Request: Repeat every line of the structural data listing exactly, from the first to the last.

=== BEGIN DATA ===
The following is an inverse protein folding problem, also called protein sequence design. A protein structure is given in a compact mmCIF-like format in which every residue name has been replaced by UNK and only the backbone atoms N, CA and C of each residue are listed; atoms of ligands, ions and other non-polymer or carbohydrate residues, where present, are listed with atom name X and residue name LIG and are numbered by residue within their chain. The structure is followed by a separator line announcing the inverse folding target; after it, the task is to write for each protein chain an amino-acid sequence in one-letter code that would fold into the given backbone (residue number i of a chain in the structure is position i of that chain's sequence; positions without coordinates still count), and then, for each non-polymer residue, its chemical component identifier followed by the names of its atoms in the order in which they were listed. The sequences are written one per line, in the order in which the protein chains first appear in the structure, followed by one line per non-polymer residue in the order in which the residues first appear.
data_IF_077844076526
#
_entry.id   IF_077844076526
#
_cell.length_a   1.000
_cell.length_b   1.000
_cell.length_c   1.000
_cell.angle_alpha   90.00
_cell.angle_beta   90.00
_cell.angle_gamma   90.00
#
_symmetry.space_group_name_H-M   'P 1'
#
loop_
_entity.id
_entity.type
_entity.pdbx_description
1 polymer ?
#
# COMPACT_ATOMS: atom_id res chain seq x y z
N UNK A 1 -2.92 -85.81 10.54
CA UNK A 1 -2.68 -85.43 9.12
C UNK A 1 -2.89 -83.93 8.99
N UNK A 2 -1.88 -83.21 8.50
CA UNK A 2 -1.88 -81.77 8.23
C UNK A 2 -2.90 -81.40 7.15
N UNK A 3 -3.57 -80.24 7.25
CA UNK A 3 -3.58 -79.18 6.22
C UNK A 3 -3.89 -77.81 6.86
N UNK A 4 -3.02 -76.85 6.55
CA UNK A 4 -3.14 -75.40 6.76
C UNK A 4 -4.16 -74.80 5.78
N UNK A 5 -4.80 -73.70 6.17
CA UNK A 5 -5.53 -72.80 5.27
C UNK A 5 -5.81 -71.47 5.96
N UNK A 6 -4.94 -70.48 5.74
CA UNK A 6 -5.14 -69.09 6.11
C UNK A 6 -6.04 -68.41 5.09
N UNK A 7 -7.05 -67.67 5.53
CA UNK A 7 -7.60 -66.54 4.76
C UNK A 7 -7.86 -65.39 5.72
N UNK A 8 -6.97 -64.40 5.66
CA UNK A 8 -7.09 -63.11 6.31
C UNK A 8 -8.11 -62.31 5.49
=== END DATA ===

The following is an inverse protein folding problem, also called protein sequence design. A protein structure is given in a compact mmCIF-like format in which every residue name has been replaced by UNK and only the backbone atoms N, CA and C of each residue are listed; atoms of ligands, ions and other non-polymer or carbohydrate residues, where present, are listed with atom name X and residue name LIG and are numbered by residue within their chain. The structure is followed by a separator line announcing the inverse folding target; after it, the task is to write for each protein chain an amino-acid sequence in one-letter code that would fold into the given backbone (residue number i of a chain in the structure is position i of that chain's sequence; positions without coordinates still count), and then, for each non-polymer residue, its chemical component identifier followed by the names of its atoms in the order in which they were listed. The sequences are written one per line, in the order in which the protein chains first appear in the structure, followed by one line per non-polymer residue in the order in which the residues first appear.
data_IF_077844076526
#
_entry.id   IF_077844076526
#
_cell.length_a   1.000
_cell.length_b   1.000
_cell.length_c   1.000
_cell.angle_alpha   90.00
_cell.angle_beta   90.00
_cell.angle_gamma   90.00
#
_symmetry.space_group_name_H-M   'P 1'
#
loop_
_entity.id
_entity.type
_entity.pdbx_description
1 polymer ?
#
# COMPACT_ATOMS: atom_id res chain seq x y z
N UNK A 1 -2.92 -85.81 10.54
CA UNK A 1 -2.68 -85.43 9.12
C UNK A 1 -2.89 -83.93 8.99
N UNK A 2 -1.88 -83.21 8.50
CA UNK A 2 -1.88 -81.77 8.23
C UNK A 2 -2.90 -81.40 7.15
N UNK A 3 -3.57 -80.24 7.25
CA UNK A 3 -3.58 -79.18 6.22
C UNK A 3 -3.89 -77.81 6.86
N UNK A 4 -3.02 -76.85 6.55
CA UNK A 4 -3.14 -75.40 6.76
C UNK A 4 -4.16 -74.80 5.78
N UNK A 5 -4.80 -73.70 6.17
CA UNK A 5 -5.53 -72.80 5.27
C UNK A 5 -5.81 -71.47 5.96
N UNK A 6 -4.94 -70.48 5.74
CA UNK A 6 -5.14 -69.09 6.11
C UNK A 6 -6.04 -68.41 5.09
N UNK A 7 -7.05 -67.67 5.53
CA UNK A 7 -7.60 -66.54 4.76
C UNK A 7 -7.86 -65.39 5.72
N UNK A 8 -6.97 -64.40 5.66
CA UNK A 8 -7.09 -63.11 6.31
C UNK A 8 -8.11 -62.31 5.49